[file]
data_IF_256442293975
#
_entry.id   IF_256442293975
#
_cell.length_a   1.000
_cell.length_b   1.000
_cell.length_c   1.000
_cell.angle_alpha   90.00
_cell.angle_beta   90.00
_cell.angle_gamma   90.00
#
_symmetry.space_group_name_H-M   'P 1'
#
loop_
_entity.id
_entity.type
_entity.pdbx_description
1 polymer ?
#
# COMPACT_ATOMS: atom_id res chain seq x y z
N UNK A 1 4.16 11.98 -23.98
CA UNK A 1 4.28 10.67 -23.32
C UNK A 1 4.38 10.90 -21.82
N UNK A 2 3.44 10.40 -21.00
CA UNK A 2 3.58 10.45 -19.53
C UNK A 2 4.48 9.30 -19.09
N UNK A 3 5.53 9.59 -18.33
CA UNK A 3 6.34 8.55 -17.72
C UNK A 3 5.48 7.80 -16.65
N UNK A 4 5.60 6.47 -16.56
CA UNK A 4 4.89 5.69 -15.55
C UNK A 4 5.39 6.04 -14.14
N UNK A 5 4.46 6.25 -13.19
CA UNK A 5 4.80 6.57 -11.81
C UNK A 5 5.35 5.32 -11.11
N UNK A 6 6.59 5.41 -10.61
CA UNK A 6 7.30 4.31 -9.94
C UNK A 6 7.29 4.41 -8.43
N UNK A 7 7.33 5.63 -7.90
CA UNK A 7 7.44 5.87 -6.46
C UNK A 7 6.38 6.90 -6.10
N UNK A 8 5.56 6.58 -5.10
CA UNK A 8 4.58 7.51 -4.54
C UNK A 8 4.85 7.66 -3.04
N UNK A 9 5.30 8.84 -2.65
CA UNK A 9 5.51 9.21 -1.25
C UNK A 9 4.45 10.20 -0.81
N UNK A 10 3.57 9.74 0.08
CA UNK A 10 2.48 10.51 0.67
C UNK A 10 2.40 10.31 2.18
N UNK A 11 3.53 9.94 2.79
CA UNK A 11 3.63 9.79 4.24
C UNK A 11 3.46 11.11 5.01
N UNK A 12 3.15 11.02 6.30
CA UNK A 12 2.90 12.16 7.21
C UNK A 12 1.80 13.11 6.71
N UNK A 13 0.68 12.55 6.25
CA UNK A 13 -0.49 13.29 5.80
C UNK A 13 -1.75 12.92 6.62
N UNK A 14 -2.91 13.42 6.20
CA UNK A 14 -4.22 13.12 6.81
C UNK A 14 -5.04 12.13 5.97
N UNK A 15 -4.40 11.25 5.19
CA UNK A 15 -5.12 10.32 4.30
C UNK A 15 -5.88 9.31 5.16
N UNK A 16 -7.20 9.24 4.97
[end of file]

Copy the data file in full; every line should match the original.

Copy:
data_IF_256442293975
#
_entry.id   IF_256442293975
#
_cell.length_a   1.000
_cell.length_b   1.000
_cell.length_c   1.000
_cell.angle_alpha   90.00
_cell.angle_beta   90.00
_cell.angle_gamma   90.00
#
_symmetry.space_group_name_H-M   'P 1'
#
loop_
_entity.id
_entity.type
_entity.pdbx_description
1 polymer ?
#
# COMPACT_ATOMS: atom_id res chain seq x y z
N UNK A 1 4.16 11.98 -23.98
CA UNK A 1 4.28 10.67 -23.32
C UNK A 1 4.38 10.90 -21.82
N UNK A 2 3.44 10.40 -21.00
CA UNK A 2 3.58 10.45 -19.53
C UNK A 2 4.48 9.30 -19.09
N UNK A 3 5.53 9.59 -18.33
CA UNK A 3 6.34 8.55 -17.72
C UNK A 3 5.48 7.80 -16.65
N UNK A 4 5.60 6.47 -16.56
CA UNK A 4 4.89 5.69 -15.55
C UNK A 4 5.39 6.04 -14.14
N UNK A 5 4.46 6.25 -13.19
CA UNK A 5 4.80 6.57 -11.81
C UNK A 5 5.35 5.32 -11.11
N UNK A 6 6.59 5.41 -10.61
CA UNK A 6 7.30 4.31 -9.94
C UNK A 6 7.29 4.41 -8.43
N UNK A 7 7.33 5.63 -7.90
CA UNK A 7 7.44 5.87 -6.46
C UNK A 7 6.38 6.90 -6.10
N UNK A 8 5.56 6.58 -5.10
CA UNK A 8 4.58 7.51 -4.54
C UNK A 8 4.85 7.66 -3.04
N UNK A 9 5.30 8.84 -2.65
CA UNK A 9 5.51 9.21 -1.25
C UNK A 9 4.45 10.20 -0.81
N UNK A 10 3.57 9.74 0.08
CA UNK A 10 2.48 10.51 0.67
C UNK A 10 2.40 10.31 2.18
N UNK A 11 3.53 9.94 2.79
CA UNK A 11 3.63 9.79 4.24
C UNK A 11 3.46 11.11 5.01
N UNK A 12 3.15 11.02 6.30
CA UNK A 12 2.90 12.16 7.21
C UNK A 12 1.80 13.11 6.71
N UNK A 13 0.68 12.55 6.25
CA UNK A 13 -0.49 13.29 5.80
C UNK A 13 -1.75 12.92 6.62
N UNK A 14 -2.91 13.42 6.20
CA UNK A 14 -4.22 13.12 6.81
C UNK A 14 -5.04 12.13 5.97
N UNK A 15 -4.40 11.25 5.19
CA UNK A 15 -5.12 10.32 4.30
C UNK A 15 -5.88 9.31 5.16
N UNK A 16 -7.20 9.24 4.97